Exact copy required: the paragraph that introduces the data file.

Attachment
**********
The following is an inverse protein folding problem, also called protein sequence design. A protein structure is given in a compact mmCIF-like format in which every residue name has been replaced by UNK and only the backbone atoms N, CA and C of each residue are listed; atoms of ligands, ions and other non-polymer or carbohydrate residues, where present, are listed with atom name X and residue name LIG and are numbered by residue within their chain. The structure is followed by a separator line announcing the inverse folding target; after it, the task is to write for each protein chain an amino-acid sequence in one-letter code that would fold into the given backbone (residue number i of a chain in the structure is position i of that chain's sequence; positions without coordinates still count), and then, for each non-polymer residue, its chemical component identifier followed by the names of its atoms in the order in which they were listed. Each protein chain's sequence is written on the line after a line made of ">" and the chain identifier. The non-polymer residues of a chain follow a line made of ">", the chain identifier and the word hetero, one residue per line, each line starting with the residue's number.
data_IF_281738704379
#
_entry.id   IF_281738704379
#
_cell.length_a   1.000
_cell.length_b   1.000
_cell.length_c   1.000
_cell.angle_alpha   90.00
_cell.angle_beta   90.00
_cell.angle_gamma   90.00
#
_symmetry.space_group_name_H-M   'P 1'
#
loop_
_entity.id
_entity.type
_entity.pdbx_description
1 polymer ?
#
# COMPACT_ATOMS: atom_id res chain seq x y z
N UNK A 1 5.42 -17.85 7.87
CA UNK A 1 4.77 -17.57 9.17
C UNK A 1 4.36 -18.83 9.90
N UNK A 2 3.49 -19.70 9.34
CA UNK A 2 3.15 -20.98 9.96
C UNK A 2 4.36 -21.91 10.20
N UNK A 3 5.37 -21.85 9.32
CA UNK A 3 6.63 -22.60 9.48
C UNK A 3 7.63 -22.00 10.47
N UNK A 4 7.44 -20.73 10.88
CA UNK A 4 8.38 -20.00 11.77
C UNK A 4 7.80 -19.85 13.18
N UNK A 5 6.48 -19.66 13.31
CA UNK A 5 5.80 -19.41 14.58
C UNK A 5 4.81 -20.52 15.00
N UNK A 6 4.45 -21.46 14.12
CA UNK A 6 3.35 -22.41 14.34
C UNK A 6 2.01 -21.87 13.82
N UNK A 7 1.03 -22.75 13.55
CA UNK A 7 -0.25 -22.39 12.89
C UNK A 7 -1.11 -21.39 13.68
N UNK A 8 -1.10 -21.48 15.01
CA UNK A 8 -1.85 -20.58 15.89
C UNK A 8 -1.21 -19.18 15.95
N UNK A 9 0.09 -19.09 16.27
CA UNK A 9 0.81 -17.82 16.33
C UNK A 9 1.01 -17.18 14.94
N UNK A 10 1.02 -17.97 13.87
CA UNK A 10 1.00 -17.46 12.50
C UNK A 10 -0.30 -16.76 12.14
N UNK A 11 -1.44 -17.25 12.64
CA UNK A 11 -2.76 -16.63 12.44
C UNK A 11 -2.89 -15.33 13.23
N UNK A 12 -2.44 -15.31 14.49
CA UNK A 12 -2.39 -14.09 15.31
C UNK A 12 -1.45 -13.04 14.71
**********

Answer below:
The following is an inverse protein folding problem, also called protein sequence design. A protein structure is given in a compact mmCIF-like format in which every residue name has been replaced by UNK and only the backbone atoms N, CA and C of each residue are listed; atoms of ligands, ions and other non-polymer or carbohydrate residues, where present, are listed with atom name X and residue name LIG and are numbered by residue within their chain. The structure is followed by a separator line announcing the inverse folding target; after it, the task is to write for each protein chain an amino-acid sequence in one-letter code that would fold into the given backbone (residue number i of a chain in the structure is position i of that chain's sequence; positions without coordinates still count), and then, for each non-polymer residue, its chemical component identifier followed by the names of its atoms in the order in which they were listed. Each protein chain's sequence is written on the line after a line made of ">" and the chain identifier. The non-polymer residues of a chain follow a line made of ">", the chain identifier and the word hetero, one residue per line, each line starting with the residue's number.